As has already been indicated, the allegations or charges levelled on behalf of the petitioners are of a general character and nothing specific has been alleged against respondent No. 2/5 or any of the officials who were concerned with the issuance of the impugned notifications. Not only that it is difficult to accept the charge or imputation of mala fides of the type alleged when it is well established on record that the vendees had made their respective applications for exempting the sales in their favour from the right of pre-emption on October 27, 1980 and July 29, 1980. The time lag between the dates of filing of these applications and the dates of the issuance of the two notifications is, to my mind, by itself enough of a ground to discard the allegations of mala fides levelled by the petitioners against respondent No. 2/5. It cannot possibly be imagined that respondent No. 2/5 and the vendee-respondents had conspired about nineteen months earlier to the issuance of the impugned notifications. Further it is not in dispute that respondent No. 2/5 contested the above noted election from the Mullana Reserved Constituency in Ambala District. Neither the vendee-respondents belong to that constituency nor the above noted industrial units have been established in the area of that constituency.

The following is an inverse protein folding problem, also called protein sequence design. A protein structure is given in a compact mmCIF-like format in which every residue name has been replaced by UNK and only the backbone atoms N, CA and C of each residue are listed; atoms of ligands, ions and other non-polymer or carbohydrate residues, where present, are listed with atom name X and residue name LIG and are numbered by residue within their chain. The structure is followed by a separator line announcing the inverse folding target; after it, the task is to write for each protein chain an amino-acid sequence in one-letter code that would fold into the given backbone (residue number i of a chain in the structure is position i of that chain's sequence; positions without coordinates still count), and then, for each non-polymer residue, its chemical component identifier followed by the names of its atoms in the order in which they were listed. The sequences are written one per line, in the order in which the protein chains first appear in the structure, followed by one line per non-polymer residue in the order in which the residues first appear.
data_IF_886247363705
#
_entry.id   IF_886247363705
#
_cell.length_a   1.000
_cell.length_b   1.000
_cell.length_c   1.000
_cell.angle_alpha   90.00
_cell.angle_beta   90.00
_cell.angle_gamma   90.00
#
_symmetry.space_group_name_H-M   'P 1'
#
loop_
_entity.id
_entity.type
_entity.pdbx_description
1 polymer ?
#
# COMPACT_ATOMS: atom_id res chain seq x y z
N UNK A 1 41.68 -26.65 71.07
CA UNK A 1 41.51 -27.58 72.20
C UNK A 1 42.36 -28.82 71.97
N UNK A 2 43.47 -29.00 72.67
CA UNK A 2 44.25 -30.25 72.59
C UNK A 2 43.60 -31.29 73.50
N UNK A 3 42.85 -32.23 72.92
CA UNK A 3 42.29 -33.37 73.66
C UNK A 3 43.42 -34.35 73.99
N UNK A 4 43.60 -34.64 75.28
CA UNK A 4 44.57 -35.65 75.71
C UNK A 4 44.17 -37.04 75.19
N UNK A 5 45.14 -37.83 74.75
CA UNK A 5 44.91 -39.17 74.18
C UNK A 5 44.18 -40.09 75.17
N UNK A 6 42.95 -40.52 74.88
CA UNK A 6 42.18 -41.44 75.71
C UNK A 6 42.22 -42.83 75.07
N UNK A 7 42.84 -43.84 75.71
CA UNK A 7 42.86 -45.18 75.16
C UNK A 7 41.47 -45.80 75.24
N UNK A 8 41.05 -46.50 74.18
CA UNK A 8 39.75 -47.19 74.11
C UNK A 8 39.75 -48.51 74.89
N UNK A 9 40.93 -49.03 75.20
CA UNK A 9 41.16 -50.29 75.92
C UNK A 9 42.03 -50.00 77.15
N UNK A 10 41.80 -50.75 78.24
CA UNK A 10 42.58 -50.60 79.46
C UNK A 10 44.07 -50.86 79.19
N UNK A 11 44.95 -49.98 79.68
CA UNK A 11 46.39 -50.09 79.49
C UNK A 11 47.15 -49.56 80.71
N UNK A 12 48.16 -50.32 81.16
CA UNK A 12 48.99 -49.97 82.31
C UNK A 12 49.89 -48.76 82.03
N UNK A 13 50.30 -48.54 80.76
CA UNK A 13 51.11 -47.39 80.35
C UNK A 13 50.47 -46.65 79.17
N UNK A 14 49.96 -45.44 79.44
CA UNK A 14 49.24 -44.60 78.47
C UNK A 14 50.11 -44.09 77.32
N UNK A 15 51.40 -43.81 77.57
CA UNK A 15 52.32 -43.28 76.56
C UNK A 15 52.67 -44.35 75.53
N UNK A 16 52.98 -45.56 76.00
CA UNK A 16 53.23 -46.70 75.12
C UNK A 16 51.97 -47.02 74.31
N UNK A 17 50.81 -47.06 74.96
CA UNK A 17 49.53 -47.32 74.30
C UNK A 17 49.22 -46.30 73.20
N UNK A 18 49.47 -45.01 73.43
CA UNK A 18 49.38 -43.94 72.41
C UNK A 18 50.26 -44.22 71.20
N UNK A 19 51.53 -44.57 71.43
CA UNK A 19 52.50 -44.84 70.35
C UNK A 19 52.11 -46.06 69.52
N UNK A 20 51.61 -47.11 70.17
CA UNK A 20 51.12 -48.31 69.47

It is the conceded position that these two units have been set up in Tehsil Thanesar of Kurukshetra District. Respondent No. 2/5 has even denied the allegation of the petitioner that the two areas are adjoining to each other. Mr. Pawar, learned Assistant Advocate General appearing for the respondent authorities has produced before us the relevant record relating to the issuance of the impugned notifications and has established to our satisfaction that prior to the issuance of these notifications detailed enquiries were got conducted through the field staff, Deputy Commissioner, Kurukshetra and the Industries Department and it was only on receipt of reports/recommendations from the said authorities that the impugned notifications were issued keeping in view the public interest and the common good of the people of the area where the industries in question have been established. The various reports made in these files clearly disclose the genuineness of the claim of the respondent-vendees that they had set up their industrial units prior to the filing of the pre-emption suits against them by undergoing heavy investments.